David Lusk Gallery Memphis / 97 Tillman St. October 12 - November 13th
Greely Myatt is widely recognized for his whimsical sculptural objects and monumental installations made from found materials. Engaging with surrealism, pop, folk and outsider art, he has developed a compelling visual language of truly reimagined but recognizable forms. His works provoke a dialogue with the viewer around a plethora of relationships, connections, and effects among genre and style, form and content, scale and site, identity and place, time and space, art and its history, and concepts of art and craft. Myatt explores these exchanges through continuous reinterpretations of literal motifs— like the comic strip and speech bubbles— and other more conceptual frameworks. His choice of materials create initial accessibility and personal connection for the viewer. Found objects such as flooring, neon lights, metal scraps, discarded signage, and cookie tins feel familiar, but enigmatic. Elements like plants, quilts, and rugs reference his Mississippi childhood, while abstract elements such as light, air, negative space - even movement - function as tangible content. Throughout a broad diversity of works, his materials and themes play multiple roles as subject, concept, form, method and/or media. Within these intersections and re-arrangements, we experience honest conversation with seemingly infinite limits.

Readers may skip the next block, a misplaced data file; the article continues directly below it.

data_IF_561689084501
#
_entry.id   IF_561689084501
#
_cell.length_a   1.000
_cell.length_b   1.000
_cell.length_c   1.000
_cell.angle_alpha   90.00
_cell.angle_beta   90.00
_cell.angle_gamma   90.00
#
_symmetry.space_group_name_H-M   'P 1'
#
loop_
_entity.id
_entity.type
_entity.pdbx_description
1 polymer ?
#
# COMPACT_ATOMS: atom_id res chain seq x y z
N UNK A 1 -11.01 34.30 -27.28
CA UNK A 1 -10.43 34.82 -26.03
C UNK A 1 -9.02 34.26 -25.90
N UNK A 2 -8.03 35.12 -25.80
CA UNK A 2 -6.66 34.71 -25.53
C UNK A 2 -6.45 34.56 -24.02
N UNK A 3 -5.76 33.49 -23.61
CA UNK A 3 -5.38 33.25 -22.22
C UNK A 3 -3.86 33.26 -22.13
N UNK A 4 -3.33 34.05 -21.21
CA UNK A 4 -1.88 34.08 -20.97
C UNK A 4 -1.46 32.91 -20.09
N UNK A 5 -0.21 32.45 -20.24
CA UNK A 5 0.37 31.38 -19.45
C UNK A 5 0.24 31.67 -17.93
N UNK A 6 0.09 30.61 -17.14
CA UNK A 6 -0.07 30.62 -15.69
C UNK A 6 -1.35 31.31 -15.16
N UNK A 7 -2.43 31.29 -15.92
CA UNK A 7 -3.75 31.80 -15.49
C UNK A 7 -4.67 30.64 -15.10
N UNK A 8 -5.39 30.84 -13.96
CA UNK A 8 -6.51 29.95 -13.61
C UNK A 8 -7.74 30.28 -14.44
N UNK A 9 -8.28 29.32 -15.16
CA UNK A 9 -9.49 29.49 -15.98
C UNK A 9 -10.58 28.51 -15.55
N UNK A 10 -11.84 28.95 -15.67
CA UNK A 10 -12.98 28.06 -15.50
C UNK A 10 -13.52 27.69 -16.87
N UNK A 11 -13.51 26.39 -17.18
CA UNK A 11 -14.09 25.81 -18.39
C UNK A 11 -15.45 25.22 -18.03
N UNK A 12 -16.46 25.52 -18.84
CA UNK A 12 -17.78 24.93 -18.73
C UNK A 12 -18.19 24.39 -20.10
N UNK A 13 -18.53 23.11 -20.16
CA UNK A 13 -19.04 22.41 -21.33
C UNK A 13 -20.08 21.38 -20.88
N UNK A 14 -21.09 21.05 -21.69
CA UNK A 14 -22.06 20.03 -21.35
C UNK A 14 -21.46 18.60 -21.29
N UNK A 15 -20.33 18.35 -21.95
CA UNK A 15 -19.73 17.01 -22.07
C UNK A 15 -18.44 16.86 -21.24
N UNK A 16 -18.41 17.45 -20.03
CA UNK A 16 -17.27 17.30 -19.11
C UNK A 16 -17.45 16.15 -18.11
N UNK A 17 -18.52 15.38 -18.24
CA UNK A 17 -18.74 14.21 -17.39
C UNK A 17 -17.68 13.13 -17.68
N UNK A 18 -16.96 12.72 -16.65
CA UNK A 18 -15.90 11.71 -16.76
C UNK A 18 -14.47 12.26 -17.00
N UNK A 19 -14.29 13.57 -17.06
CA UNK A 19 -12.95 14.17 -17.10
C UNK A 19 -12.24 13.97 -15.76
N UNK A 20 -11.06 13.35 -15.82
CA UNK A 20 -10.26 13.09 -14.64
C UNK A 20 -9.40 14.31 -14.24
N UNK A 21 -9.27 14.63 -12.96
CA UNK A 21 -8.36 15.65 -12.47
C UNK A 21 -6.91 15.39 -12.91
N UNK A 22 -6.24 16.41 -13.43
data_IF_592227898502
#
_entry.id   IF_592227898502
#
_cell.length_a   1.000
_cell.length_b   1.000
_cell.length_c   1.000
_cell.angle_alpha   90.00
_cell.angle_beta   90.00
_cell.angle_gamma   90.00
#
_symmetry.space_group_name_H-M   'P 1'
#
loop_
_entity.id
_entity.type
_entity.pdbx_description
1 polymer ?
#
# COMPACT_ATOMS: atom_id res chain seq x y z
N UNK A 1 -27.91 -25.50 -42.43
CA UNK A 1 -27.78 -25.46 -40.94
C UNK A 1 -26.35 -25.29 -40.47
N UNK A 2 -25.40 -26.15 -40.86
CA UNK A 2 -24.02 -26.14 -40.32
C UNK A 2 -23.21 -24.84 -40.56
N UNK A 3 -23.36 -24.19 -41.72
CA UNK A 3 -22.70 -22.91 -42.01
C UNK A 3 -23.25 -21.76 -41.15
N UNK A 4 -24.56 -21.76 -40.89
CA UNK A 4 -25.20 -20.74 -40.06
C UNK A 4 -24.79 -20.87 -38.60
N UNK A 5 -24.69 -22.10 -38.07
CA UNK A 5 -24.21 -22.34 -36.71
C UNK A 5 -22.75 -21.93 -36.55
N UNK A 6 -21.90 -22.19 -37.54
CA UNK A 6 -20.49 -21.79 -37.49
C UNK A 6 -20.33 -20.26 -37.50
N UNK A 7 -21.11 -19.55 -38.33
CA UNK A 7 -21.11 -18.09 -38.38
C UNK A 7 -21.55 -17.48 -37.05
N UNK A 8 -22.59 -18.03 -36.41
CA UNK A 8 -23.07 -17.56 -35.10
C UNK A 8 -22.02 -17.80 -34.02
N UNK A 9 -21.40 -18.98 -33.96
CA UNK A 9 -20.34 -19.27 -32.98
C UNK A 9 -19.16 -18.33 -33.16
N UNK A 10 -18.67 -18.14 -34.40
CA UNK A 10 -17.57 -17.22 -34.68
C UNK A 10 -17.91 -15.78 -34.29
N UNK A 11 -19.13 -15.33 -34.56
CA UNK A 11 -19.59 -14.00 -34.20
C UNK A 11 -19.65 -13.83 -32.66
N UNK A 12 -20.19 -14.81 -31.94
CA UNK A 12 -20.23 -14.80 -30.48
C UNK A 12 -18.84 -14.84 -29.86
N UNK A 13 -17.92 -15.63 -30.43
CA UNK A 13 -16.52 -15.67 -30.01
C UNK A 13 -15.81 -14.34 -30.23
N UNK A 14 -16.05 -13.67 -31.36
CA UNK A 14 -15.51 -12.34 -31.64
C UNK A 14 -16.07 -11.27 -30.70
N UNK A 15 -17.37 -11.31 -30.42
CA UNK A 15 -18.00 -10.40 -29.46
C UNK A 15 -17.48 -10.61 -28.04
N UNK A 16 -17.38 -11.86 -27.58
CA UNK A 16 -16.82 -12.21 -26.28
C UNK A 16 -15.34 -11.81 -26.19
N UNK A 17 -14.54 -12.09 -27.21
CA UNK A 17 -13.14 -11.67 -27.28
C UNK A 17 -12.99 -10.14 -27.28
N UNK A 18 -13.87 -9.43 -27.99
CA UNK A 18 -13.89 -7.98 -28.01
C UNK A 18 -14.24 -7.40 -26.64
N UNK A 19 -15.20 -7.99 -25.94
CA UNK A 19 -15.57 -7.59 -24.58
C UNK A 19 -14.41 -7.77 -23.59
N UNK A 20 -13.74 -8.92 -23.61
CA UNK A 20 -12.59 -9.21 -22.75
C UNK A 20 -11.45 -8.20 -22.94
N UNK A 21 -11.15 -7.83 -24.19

Greely Myatt was born in Mississippi, teaches in Memphis, and lives and works in West Memphis, AR. He received an MFA from the University of Mississippi and a BFA from Delta State University, Cleveland, MS, and is a long-time professor of art at The University of Memphis. He has exhibited in numerous solo and group exhibitions across the United States, Europe and Japan. He has received grants and fellowships from the Tennessee Arts Commission, The University of Memphis, The University of Georgia, Alternate Roots, Atlanta, and received the Mississippi Arts and Letters Visual Arts Award in 1994. In 2009, a twenty-year retrospective of his works was exhibited across Memphis in nine museum and gallery venues. His work has been reviewed in Art in America, ArtNews, Sculpture Magazine, ArtForum, Art Papers, Number, Juxtapoz and American Quilter. His work is in numerous private collections and the following public collections, including: City of Memphis; City of Portland, ME; Memphis Brooks Museum of Art; Memphis Cook Convention Center; Mississipi Museum of Art, Jackson; Tennessee State Museum, Nashville; Tennessee Brewery, Memphis; Tennessee Interstate Sculpture Project, Hartford; and Urban Art Commission, Memphis.